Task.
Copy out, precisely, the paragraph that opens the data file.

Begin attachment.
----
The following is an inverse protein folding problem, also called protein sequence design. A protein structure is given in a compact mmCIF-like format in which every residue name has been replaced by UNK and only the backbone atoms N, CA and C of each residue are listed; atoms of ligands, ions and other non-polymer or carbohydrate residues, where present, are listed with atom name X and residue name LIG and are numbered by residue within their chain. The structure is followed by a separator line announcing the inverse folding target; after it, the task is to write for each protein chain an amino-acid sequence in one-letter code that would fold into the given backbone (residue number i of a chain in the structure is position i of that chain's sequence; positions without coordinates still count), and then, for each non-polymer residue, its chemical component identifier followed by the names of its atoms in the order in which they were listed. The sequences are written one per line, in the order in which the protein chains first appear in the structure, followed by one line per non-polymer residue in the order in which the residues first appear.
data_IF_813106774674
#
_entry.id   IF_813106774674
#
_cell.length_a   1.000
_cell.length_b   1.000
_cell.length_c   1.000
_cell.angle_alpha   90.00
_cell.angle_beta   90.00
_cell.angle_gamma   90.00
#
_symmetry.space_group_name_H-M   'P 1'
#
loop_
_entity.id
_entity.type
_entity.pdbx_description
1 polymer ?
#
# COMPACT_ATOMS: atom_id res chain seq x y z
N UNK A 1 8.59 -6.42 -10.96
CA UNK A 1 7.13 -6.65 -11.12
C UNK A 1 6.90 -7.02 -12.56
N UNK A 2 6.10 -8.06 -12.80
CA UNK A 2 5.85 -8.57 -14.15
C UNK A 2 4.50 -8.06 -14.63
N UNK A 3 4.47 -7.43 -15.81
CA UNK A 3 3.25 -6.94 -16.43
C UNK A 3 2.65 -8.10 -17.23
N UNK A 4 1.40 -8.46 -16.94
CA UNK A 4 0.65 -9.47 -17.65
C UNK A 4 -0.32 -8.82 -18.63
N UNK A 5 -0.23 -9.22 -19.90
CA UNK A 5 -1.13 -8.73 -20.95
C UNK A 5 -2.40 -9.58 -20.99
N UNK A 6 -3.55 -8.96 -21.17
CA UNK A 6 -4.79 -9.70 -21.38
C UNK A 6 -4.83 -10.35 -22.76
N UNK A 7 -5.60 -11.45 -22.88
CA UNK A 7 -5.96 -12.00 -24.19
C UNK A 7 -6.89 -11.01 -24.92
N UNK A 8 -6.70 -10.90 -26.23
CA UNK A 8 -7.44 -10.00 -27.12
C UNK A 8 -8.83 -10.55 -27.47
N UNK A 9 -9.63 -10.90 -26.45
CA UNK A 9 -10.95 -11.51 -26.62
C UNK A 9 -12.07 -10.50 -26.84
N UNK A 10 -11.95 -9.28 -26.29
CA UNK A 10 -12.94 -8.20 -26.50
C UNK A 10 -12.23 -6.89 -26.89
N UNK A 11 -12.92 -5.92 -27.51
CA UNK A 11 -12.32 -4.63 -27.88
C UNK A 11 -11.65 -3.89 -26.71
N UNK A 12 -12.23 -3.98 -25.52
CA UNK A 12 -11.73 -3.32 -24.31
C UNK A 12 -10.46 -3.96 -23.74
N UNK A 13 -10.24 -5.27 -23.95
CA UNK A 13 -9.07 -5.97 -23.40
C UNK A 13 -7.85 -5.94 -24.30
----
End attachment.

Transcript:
The following is an inverse protein folding problem, also called protein sequence design. A protein structure is given in a compact mmCIF-like format in which every residue name has been replaced by UNK and only the backbone atoms N, CA and C of each residue are listed; atoms of ligands, ions and other non-polymer or carbohydrate residues, where present, are listed with atom name X and residue name LIG and are numbered by residue within their chain. The structure is followed by a separator line announcing the inverse folding target; after it, the task is to write for each protein chain an amino-acid sequence in one-letter code that would fold into the given backbone (residue number i of a chain in the structure is position i of that chain's sequence; positions without coordinates still count), and then, for each non-polymer residue, its chemical component identifier followed by the names of its atoms in the order in which they were listed. The sequences are written one per line, in the order in which the protein chains first appear in the structure, followed by one line per non-polymer residue in the order in which the residues first appear.